Not a “Ha Ha” funny thing, but an “odd” funny thing.
I’ve heard it called the Great Equalizer.
Just think about it. It really is — the Great Equalizer. Time doesn’t care if you are rich or beautiful or brilliant or kind or creative. Time just keeps on going ... and going and going and going. You can’t save it up for sometime in the future like money in the bank. You can’t relive a day or hour or even a second. Once it’s gone, it’s gone forever.
Depending upon which Internet site you visit, did you know there are somewhere between 24 and 40 different time zones?
The first time zone, as we know it today, started in 1847 in Great Britain and the last country to adopt a uniform time zone was Nepal in 1986.
And, did you know that time “starts” at the 180th meridian in the Pacific Ocean, part of which also is the International Date Line? This fact played a major — the key — role, actually, in Jules Verne’s “Le tour du monde en quatre-vingts jours” or “Around the World in 80 Days” novel, allowing Phileas Fogg of London to win his £20,000 bet. If you haven’t read it, you really, really should. It’s one of the greatest books of all time.
Ah yes, back to time — real time — the time most people don’t give much time to, according to my limited, but timely, observations.
I was, however, thinking about time the other day.
My mom lives in St. Louis and I have to remember that it is an hour earlier there, especially in the morning.
When it is 8 a.m. here, it’s only 7 a.m. there, and at that time of the day that can make a big difference. On Saturday morning it can really become an issue. I’m usually ready to start running errands but I feel I have to wait so I can call my mom without dragging her out of bed of a morning.
Oh, that reminds me. I have the feeling, but my mom says “no,” that Saturday morning is the comfortable time, fitting time for me to call her, right before one of my cousins picks her up to go grocery shopping. You see, my mom doesn’t have a car. Hasn’t had one in decades, but that’s another story.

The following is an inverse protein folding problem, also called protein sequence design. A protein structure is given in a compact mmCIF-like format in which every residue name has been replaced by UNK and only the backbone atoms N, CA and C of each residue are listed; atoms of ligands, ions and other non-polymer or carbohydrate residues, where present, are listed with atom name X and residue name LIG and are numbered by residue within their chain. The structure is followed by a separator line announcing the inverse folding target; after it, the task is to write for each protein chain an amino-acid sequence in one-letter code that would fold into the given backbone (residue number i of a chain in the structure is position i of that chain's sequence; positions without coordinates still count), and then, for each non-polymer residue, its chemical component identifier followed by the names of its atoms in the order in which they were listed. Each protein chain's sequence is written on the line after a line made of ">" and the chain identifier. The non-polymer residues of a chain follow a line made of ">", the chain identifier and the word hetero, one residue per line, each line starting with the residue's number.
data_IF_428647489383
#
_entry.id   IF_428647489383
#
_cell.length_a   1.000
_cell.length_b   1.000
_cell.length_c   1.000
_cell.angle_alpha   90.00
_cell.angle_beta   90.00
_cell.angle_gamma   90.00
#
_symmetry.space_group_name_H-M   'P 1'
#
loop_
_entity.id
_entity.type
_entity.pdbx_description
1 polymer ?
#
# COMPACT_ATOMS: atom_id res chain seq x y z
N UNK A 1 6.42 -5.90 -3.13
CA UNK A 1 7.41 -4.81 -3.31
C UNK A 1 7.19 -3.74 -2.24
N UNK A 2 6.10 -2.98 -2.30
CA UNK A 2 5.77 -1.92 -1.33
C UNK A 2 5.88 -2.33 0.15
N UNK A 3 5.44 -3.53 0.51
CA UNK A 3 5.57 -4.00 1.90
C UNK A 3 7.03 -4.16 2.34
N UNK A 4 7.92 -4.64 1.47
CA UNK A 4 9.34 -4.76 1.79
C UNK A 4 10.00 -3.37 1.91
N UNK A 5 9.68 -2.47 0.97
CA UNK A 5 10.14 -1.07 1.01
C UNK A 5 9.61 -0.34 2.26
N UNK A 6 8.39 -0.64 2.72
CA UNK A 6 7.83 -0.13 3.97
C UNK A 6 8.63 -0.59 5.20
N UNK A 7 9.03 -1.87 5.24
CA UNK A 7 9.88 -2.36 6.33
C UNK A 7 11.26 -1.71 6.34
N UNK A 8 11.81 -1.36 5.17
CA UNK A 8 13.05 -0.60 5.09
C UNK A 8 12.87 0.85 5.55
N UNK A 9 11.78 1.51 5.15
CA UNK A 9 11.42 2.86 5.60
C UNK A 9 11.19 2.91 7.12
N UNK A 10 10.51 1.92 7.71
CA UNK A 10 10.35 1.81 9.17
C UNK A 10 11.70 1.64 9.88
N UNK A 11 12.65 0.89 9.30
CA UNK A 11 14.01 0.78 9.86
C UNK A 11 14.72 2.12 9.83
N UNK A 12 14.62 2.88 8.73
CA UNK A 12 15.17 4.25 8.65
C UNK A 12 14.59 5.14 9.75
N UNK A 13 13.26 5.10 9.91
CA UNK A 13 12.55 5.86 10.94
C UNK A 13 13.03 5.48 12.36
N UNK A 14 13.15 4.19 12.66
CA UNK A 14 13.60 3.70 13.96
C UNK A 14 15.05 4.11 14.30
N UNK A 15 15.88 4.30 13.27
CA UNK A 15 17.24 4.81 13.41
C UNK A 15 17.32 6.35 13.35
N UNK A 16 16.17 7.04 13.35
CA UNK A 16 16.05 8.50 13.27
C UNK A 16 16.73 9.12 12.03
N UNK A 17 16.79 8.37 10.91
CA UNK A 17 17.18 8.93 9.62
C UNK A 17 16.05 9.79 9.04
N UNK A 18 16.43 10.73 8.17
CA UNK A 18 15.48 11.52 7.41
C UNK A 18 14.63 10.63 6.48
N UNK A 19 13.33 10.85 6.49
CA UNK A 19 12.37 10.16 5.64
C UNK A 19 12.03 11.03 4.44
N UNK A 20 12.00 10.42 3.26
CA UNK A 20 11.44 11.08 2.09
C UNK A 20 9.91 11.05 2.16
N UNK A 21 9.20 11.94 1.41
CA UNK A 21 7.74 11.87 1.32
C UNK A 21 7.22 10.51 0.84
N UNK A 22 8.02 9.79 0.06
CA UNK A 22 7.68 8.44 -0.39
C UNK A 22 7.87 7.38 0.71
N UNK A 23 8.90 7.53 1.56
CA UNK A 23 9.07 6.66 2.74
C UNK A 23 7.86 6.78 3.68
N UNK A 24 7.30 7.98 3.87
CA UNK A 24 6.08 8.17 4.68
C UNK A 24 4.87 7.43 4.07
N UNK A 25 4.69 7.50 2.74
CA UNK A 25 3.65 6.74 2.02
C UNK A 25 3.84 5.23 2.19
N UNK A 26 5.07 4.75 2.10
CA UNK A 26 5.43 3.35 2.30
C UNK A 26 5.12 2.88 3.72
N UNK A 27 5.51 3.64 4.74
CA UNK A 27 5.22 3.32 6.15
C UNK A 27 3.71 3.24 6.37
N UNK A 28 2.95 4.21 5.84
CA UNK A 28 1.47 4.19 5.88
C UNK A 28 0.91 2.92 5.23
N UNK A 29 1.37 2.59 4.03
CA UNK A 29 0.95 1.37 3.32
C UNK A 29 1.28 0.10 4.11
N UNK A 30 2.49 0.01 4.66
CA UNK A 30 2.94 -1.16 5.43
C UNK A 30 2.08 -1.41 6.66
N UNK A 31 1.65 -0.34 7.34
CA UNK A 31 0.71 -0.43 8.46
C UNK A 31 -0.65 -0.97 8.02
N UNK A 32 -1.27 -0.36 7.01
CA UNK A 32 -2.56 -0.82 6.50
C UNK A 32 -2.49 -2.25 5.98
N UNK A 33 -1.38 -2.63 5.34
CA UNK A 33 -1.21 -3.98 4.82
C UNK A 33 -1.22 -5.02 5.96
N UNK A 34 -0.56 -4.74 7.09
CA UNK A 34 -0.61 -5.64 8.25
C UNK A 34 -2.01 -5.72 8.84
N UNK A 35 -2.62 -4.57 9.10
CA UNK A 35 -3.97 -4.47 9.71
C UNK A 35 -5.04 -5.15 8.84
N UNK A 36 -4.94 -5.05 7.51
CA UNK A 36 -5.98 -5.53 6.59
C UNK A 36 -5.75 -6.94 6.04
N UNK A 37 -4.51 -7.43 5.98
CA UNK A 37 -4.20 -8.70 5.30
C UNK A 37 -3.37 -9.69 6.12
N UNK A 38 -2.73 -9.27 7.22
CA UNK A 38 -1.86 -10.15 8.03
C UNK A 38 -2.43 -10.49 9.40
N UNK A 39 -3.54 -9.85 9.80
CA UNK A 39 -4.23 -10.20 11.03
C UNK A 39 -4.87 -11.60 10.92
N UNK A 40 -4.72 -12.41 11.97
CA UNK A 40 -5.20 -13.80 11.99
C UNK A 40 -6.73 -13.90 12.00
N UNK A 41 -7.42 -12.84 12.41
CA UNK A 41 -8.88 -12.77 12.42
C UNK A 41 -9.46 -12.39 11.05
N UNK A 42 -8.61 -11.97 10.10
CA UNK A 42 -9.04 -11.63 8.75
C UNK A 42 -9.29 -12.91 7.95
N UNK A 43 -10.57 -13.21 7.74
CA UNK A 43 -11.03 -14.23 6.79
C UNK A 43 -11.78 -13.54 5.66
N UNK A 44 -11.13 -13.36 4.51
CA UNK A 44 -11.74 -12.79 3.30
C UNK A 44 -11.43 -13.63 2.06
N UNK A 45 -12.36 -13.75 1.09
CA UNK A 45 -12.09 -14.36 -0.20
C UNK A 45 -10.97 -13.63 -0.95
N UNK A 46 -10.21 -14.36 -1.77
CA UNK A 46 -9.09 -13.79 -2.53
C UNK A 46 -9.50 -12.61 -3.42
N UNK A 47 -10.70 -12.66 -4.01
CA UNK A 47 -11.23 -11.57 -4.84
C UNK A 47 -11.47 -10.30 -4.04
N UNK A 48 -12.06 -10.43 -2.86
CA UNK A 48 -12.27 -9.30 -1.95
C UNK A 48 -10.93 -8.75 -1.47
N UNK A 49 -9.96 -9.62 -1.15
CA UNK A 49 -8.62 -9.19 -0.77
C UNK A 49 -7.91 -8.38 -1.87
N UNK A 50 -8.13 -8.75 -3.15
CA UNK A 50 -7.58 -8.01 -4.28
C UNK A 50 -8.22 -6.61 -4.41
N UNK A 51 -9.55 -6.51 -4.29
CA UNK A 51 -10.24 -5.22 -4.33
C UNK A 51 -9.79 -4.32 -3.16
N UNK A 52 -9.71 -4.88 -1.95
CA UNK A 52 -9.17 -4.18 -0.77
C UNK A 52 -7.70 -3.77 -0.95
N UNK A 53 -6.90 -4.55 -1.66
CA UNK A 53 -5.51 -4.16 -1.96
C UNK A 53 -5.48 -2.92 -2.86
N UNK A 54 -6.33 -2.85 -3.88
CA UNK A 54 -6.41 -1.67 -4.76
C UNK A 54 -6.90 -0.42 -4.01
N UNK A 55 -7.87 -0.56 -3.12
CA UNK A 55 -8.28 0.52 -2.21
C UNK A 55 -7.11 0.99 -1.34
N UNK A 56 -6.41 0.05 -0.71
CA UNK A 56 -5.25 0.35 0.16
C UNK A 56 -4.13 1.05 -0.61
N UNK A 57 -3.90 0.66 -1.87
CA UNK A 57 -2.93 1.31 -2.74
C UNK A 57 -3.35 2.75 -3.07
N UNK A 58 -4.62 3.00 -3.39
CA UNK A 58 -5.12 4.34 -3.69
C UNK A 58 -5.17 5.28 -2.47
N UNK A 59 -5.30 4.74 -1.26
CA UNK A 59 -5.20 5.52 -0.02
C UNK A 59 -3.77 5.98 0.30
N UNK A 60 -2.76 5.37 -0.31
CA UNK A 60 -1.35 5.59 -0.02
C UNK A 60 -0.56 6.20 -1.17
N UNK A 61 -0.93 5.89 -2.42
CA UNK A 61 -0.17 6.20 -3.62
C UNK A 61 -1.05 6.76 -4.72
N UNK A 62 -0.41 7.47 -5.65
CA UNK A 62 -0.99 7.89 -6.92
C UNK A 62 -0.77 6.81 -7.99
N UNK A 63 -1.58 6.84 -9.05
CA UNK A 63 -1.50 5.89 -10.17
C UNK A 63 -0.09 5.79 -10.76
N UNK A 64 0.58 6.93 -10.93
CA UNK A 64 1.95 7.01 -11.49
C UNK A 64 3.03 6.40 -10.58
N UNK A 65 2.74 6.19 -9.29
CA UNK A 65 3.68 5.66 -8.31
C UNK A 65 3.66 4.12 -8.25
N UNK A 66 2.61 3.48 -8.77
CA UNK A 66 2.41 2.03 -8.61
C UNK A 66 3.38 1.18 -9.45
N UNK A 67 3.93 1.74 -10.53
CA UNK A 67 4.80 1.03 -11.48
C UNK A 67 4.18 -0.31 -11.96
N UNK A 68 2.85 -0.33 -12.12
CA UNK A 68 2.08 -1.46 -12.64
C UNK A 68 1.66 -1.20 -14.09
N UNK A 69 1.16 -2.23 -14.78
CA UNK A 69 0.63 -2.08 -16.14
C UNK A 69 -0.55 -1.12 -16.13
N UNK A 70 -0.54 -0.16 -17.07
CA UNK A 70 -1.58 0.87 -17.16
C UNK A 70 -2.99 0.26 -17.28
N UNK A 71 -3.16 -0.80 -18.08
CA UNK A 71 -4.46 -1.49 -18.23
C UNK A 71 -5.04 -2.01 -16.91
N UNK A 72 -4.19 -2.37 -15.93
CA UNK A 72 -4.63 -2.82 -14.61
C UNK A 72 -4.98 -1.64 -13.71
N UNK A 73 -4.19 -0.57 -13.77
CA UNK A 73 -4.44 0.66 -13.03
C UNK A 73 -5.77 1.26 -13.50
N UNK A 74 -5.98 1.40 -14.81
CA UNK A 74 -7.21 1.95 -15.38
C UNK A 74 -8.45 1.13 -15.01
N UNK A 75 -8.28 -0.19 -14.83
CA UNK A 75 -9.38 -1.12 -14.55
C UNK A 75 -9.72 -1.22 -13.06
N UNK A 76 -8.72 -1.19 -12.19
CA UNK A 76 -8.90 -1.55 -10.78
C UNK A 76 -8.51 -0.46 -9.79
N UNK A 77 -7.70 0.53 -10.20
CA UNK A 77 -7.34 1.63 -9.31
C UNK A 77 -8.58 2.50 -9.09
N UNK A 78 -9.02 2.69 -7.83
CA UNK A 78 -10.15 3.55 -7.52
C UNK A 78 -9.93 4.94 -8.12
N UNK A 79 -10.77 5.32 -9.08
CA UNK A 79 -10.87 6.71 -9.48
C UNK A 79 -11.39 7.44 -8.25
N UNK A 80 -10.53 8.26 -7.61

Anyway, my mom seems to have a “timing” Saturday morning. A call from me fits, it seems, at that time and that day of the week. Then grocery shopping, as I already mentioned, and then, well, some sort of washing or cleaning.
Do any of you folks remember when timing was all important when it came to household chores?
Sunday, moms would cook food for the week.
Monday might have been washing day.
Wednesday, tending to the vegetable garden?
Thursday, dusting and cleaning the floors or vacuuming the carpets?
Friday, nope, no resting, maybe sewing or mending.
And Saturday, of course, is grocery shopping.
Whew! They sure didn’t have time to think about time or think about much of anything else!
That makes me wonder, if you don’t think about time does it still exist?
And what about the notion that time sometimes moves slowly and sometimes it moves quickly?
Is it possible that there is some sort of earthly time warps involved that we earthlings kinda fall through every now and then without realizing it?
Well, I don’t know but the questions are intriguing.
But here’s another “question” that is more incomprehensible to me.